When I hear the world record in the women's 400m hurdles is 50.68 or the men's 10k is 26:11.00 my response is always the same - NFW! And yet these are the marks. They are performances which astound a coach who has been involved in track for almost sixty years.
Even though these times are by Olympic caliber competitors and not collegiate athletes, I still expect the same trends at either level - recent years producing top marks better than performances of the last century.
I was a college coach for 35 years. Times, heights, and distances have improved dramatically since then...right? Well, for the most part. But not all. There is one event (& certainly a second) in college and at the professional level where results fall far below the improvement you would expect in the natural progression.
In this case it's the high jump.
The marks below are from consecutive DI NCAA outdoor championships (for example 2017 & 2018) so you can get a feel for the time period rather than just one meet. Two of the pairs (A&B) are results from the late 70's and 1980, the other two pairs from less than thirteen years ago.
See if you can pick which is which. I'll be impressed if you can. In no particular order here are the years, 1976 & 1977, 1979 & 1980, 2010 & 2011, and 2017 & 2018. If I didn't have the years in front of me I don't know that I would have known. It would be easy to say that these are collegiate marks and not national or Olympic marks, but anyone with a historical perspective realizes one is a reflection of the other.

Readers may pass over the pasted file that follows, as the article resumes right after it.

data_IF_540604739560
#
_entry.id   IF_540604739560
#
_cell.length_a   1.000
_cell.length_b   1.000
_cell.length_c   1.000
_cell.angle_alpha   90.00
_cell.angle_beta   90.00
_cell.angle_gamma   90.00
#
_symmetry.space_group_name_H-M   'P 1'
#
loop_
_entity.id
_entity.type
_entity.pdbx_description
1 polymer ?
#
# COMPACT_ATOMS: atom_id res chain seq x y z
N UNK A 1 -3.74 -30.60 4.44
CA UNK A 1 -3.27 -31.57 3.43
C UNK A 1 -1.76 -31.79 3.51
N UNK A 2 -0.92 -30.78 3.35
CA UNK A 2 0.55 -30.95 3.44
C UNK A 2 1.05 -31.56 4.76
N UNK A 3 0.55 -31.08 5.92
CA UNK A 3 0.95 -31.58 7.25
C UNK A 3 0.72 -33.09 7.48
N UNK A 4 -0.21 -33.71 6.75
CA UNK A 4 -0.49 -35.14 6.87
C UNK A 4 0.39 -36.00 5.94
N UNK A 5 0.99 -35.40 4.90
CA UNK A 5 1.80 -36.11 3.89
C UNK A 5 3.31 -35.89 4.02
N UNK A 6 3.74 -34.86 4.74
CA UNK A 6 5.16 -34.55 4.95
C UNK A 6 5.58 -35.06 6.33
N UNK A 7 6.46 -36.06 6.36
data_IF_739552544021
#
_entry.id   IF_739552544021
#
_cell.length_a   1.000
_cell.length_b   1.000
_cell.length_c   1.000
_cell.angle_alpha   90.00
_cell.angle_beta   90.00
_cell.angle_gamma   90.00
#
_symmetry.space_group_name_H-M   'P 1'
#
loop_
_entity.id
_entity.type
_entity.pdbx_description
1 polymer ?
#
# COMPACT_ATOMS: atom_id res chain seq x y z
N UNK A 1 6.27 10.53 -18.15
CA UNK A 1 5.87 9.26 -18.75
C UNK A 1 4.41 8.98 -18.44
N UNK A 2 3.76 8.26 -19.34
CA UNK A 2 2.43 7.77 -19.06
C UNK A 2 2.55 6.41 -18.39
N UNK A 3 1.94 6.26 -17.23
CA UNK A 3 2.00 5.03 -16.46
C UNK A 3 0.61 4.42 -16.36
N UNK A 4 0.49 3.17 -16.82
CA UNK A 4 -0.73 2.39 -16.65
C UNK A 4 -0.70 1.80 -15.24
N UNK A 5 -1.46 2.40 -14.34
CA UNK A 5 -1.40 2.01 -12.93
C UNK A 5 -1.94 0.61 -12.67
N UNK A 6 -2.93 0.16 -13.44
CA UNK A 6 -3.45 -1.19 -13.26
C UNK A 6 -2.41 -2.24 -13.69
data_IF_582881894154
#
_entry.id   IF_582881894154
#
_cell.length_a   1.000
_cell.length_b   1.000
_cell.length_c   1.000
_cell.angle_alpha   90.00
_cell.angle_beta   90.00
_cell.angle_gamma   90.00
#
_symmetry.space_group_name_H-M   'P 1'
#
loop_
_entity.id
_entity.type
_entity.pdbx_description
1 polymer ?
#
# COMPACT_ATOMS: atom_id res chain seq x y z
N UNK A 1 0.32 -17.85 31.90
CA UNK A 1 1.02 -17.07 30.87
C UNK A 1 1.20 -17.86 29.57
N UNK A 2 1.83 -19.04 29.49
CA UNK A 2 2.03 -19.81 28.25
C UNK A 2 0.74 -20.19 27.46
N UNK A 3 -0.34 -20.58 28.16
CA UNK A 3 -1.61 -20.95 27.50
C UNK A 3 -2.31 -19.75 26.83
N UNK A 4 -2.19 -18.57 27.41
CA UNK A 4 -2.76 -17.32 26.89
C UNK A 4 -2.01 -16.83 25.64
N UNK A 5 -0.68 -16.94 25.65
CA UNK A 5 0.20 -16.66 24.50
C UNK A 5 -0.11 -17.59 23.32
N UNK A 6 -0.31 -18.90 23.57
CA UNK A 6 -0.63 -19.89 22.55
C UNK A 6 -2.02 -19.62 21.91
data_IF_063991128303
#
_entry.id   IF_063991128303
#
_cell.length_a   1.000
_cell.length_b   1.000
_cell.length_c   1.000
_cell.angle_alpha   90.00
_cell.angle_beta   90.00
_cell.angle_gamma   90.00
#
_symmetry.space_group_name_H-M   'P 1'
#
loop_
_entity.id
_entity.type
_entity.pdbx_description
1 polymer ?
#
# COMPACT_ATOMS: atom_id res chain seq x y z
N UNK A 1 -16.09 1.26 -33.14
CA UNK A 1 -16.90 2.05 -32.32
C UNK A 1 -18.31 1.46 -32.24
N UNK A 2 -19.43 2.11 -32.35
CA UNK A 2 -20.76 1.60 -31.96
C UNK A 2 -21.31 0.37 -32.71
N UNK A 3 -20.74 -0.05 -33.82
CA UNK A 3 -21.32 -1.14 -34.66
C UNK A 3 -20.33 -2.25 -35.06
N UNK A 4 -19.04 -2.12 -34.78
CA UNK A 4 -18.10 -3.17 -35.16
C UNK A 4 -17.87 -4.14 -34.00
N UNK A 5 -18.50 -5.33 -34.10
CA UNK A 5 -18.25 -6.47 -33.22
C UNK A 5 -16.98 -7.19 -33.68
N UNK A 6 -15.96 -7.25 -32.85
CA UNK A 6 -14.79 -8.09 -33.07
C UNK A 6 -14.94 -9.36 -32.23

Let me remind you that the world record in the high jump, 8'0.25" by Javier Sotomayor of Cuba, was set in 1993 - thirty years ago! It is the longest-standing record in the history of this event. Jesse Owen's long jump mark only lasted 25 years. Maybe that proves the current long jump performances are equally as lame.
Here are the top five Americans on the HJ list. As you can see, four are from the last century, - including the top two. And before you say those are only 30 years ago - stop and think what you just said.
7-10.5" Hollis Conway 1991
7-10.5" Charles Austin 1991
7-9.75" Matt Hemingway 2000
7-9.75" Tom McCants 1988
7-9.25" Jerome Carter 1988
7-9.25" Jesse Williams 2011
7-9.25" Erik Kynard 2013
But are others events like this? Let's look. There is no question that men's marks in the sprints, hurdles, and distances have improved over the marks from forty years ago. Below are the number of top 5 that were pre-2000. Yet it's clear the high jump and long jump in the US have been stagnant.
100 - none from pre-2000
200 - 1/5
400 - 3/5
800 - 1/5
1500 - 1/5
5000 - none
10K - none
110H - none
400H - 2/5
PV - none
LJ - 5/5 pre-2000 (not good)
TJ - 2/5
SP - none (due to spin technique?)
D - 5/5 (steroids?)
H - 4/5 (ditto)
J- 1/5 (implement changes)
Tomorrow I'll let you know the pairs of HJ marks so you can check out your guesses.